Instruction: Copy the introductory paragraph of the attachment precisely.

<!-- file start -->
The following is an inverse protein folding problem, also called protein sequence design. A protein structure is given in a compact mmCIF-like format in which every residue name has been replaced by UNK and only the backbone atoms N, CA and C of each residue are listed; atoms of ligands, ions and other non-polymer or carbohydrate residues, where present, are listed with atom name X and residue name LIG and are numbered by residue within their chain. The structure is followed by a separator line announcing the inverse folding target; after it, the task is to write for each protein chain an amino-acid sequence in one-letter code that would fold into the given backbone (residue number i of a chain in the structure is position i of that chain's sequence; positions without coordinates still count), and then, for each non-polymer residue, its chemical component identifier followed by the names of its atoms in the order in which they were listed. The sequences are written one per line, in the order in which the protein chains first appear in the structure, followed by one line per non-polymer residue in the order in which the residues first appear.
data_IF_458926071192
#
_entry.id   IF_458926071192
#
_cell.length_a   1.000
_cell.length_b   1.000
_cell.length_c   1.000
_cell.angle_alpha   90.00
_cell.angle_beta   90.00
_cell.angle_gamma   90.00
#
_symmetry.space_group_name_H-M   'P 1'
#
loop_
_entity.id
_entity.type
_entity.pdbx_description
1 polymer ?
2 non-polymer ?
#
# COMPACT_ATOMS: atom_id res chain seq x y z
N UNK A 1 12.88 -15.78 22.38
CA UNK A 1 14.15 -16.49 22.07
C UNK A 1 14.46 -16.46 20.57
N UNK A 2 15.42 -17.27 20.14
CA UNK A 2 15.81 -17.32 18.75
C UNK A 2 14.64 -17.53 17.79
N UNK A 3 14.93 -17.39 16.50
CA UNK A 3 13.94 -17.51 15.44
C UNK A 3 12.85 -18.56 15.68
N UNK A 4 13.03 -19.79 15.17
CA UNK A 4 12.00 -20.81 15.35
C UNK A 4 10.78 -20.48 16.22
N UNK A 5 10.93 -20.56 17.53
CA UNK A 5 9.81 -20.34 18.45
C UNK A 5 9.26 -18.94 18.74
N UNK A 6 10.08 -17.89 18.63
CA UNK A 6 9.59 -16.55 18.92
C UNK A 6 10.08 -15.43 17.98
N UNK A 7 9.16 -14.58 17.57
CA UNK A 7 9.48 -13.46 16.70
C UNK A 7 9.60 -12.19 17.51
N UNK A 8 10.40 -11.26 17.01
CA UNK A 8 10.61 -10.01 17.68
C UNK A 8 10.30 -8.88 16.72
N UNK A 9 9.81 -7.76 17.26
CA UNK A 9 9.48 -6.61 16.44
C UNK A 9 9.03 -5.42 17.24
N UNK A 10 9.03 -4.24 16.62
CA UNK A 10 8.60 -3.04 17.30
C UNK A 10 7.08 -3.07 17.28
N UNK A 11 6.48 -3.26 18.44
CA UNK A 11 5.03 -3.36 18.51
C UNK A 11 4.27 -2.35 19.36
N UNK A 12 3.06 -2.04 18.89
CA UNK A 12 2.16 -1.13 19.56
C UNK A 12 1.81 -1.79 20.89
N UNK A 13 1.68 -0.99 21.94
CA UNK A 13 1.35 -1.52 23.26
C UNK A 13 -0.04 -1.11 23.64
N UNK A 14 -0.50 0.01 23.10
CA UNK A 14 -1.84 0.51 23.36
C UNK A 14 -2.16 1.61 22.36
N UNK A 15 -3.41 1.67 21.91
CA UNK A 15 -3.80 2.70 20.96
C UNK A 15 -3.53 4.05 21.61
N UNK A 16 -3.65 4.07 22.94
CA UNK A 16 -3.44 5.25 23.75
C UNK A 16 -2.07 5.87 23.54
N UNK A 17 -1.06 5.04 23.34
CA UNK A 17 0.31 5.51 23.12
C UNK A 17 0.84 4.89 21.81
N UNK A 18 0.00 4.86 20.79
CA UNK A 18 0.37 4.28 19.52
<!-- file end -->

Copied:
The following is an inverse protein folding problem, also called protein sequence design. A protein structure is given in a compact mmCIF-like format in which every residue name has been replaced by UNK and only the backbone atoms N, CA and C of each residue are listed; atoms of ligands, ions and other non-polymer or carbohydrate residues, where present, are listed with atom name X and residue name LIG and are numbered by residue within their chain. The structure is followed by a separator line announcing the inverse folding target; after it, the task is to write for each protein chain an amino-acid sequence in one-letter code that would fold into the given backbone (residue number i of a chain in the structure is position i of that chain's sequence; positions without coordinates still count), and then, for each non-polymer residue, its chemical component identifier followed by the names of its atoms in the order in which they were listed. The sequences are written one per line, in the order in which the protein chains first appear in the structure, followed by one line per non-polymer residue in the order in which the residues first appear.